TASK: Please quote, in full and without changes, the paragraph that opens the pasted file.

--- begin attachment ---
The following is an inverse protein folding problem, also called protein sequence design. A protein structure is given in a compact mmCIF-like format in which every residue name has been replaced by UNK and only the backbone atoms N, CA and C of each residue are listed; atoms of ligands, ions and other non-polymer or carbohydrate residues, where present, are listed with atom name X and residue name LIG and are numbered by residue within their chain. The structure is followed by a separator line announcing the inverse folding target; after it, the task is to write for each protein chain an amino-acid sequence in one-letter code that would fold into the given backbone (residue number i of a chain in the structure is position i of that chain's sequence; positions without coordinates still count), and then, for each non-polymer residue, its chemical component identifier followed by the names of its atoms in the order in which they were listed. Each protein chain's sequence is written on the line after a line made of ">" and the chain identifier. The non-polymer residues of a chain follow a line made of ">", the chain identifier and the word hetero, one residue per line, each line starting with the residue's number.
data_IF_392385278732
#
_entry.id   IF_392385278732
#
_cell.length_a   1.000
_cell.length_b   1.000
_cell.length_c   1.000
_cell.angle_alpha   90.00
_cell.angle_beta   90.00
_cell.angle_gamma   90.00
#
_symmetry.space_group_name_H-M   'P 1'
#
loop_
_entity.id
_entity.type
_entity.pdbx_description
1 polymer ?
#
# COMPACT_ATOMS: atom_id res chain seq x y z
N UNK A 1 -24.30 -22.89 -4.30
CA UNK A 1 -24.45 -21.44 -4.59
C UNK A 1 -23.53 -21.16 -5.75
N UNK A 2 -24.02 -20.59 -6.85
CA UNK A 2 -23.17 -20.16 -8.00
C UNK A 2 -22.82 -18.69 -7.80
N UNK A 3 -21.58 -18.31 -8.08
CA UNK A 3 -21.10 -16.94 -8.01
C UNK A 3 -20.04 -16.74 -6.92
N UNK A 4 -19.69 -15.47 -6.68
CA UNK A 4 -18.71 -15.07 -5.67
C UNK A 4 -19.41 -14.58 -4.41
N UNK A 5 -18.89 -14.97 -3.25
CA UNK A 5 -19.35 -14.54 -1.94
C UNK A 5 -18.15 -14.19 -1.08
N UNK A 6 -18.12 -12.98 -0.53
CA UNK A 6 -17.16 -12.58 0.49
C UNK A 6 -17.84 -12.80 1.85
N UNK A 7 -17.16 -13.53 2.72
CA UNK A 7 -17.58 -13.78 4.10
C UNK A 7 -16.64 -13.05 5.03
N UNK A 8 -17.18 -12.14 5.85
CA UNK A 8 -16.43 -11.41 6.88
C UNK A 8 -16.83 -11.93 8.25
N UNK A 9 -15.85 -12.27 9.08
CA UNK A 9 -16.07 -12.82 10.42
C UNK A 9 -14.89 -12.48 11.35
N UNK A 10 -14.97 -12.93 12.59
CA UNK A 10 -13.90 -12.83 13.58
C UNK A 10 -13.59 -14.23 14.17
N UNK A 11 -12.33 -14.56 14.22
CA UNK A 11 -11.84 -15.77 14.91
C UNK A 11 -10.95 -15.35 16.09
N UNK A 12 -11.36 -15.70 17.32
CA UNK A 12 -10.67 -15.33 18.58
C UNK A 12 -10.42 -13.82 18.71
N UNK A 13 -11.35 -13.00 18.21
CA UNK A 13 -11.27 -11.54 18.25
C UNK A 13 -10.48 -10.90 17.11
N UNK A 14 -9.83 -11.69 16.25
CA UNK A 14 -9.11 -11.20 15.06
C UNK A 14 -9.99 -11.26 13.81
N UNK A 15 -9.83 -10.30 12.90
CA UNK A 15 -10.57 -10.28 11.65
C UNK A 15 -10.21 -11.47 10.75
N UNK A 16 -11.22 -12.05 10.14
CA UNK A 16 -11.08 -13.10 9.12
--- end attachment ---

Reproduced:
The following is an inverse protein folding problem, also called protein sequence design. A protein structure is given in a compact mmCIF-like format in which every residue name has been replaced by UNK and only the backbone atoms N, CA and C of each residue are listed; atoms of ligands, ions and other non-polymer or carbohydrate residues, where present, are listed with atom name X and residue name LIG and are numbered by residue within their chain. The structure is followed by a separator line announcing the inverse folding target; after it, the task is to write for each protein chain an amino-acid sequence in one-letter code that would fold into the given backbone (residue number i of a chain in the structure is position i of that chain's sequence; positions without coordinates still count), and then, for each non-polymer residue, its chemical component identifier followed by the names of its atoms in the order in which they were listed. Each protein chain's sequence is written on the line after a line made of ">" and the chain identifier. The non-polymer residues of a chain follow a line made of ">", the chain identifier and the word hetero, one residue per line, each line starting with the residue's number.